However, Hawkins' presentation to the court was very different than Kopp. Hawkins presented substantial evidence detailing how her crimes occurred (mental health breakdown) and detailed how hard she worked to address those issues post-conviction. Hawkins presented testimony of support from the victim (her mother) and also medical reports showing her high and consistent level of rehabilitation. Despite this information, the judge still rejected the vacate request.
Hawkins took her case to the State Supreme Court. There, the Court reversed the judge's decision, and set forward criteria for how a judge should properly exercise discretion.
To understand what judicial discretion means in the context of a vacate request, the Supreme Court looked to the history and evolution of the vacate laws in our State.
What is the purpose of the [vacate] statute? We have previously explained that the [vacate] statute is “a legislative expression of public policy” that a deserving offender should be restored to her “pre-conviction status as a full-fledged citizen.”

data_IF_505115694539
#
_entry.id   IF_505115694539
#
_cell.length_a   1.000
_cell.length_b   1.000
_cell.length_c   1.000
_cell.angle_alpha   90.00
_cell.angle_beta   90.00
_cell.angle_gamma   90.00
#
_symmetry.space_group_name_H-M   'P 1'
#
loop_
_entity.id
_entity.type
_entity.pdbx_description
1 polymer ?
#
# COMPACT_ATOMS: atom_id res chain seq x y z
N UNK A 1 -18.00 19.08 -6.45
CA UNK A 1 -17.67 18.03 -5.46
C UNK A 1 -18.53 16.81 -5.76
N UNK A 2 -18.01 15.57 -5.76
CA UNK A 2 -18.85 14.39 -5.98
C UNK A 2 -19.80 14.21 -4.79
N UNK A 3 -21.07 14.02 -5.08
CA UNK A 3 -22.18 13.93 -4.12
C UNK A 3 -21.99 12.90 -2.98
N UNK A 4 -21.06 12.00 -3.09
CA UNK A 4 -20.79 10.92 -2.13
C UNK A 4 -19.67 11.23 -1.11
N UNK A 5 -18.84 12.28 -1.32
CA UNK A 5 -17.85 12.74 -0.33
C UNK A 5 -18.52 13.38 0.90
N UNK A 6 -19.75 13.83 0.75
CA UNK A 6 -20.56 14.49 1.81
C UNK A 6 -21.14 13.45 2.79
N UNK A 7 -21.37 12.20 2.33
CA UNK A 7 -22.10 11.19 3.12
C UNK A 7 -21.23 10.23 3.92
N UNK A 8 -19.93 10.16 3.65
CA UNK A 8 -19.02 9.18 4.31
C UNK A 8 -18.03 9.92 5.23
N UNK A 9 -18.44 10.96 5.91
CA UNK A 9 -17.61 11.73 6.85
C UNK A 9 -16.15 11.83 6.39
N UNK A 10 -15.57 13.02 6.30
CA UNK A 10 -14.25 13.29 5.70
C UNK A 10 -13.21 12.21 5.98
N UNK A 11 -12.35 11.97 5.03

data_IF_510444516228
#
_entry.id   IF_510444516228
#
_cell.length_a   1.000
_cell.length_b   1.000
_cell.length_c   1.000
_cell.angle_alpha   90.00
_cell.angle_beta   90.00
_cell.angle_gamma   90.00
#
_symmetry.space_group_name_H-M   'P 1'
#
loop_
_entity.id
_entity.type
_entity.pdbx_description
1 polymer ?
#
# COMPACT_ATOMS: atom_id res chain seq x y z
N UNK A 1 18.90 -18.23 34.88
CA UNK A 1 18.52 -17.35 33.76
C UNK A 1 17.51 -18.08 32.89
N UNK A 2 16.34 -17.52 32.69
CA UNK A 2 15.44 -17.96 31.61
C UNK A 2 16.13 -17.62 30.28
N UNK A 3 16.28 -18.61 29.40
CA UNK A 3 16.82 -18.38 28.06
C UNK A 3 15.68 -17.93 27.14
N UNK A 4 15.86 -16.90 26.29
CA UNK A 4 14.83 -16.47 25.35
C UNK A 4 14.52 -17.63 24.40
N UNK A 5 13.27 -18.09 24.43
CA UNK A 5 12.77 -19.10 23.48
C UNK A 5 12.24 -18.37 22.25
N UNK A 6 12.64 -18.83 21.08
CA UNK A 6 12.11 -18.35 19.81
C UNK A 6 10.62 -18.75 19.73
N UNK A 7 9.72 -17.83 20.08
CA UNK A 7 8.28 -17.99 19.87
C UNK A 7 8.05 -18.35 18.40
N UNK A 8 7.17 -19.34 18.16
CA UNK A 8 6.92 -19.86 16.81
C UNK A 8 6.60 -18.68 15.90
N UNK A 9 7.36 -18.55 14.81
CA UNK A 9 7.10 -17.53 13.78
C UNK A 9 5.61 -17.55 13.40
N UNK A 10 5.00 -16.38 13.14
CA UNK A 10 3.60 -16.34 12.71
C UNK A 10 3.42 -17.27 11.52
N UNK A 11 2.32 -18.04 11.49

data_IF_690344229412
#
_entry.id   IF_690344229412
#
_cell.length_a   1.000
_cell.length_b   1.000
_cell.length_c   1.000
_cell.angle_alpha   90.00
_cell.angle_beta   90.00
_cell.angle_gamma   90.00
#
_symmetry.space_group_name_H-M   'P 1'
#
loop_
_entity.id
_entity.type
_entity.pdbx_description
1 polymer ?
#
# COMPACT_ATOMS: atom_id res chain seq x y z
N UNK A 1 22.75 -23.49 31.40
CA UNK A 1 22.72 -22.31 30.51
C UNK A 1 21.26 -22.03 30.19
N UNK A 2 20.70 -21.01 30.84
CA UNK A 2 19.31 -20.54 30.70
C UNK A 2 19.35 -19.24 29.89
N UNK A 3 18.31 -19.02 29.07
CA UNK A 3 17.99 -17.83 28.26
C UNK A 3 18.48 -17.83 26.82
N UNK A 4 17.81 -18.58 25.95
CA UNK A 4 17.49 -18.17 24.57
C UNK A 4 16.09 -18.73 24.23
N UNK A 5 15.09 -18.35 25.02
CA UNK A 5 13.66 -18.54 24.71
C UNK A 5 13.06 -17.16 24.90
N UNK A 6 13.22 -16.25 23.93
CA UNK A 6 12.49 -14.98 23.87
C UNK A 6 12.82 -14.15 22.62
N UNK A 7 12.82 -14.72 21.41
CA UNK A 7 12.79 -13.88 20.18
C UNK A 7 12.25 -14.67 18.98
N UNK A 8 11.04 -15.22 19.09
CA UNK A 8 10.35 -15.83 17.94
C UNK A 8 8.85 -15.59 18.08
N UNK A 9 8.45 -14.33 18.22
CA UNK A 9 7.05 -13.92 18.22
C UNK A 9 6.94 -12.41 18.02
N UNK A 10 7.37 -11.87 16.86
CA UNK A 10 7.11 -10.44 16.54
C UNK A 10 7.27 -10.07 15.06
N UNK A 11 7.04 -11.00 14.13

[Vacate] entitles an individual to rejoin society free of “all penalties and disabilities resulting from the offense.” In fact, the statute provides that “an offender whose conviction has been vacated may state that the offender has never been convicted of that crime” for all purposes, “including responding to questions on employment applications.”
[T]he trial court must focus on whether the applicant has demonstrated sufficient post-conviction change to show rehabilitation.
[A court] exercise[s] its discretion by considering information about whether the defendant has shown sufficient rehabilitation since the time of the crime. Information relevant to rehabilitation will be specific to each individual and each crime. For example, if the individual has a substance use problem that contributed to the crime, information that they have taken steps to address that problem will be relevant to rehabilitation. Likewise, if the individual has mental health issues or an anger management problem, evidence that they have addressed those issues will be relevant.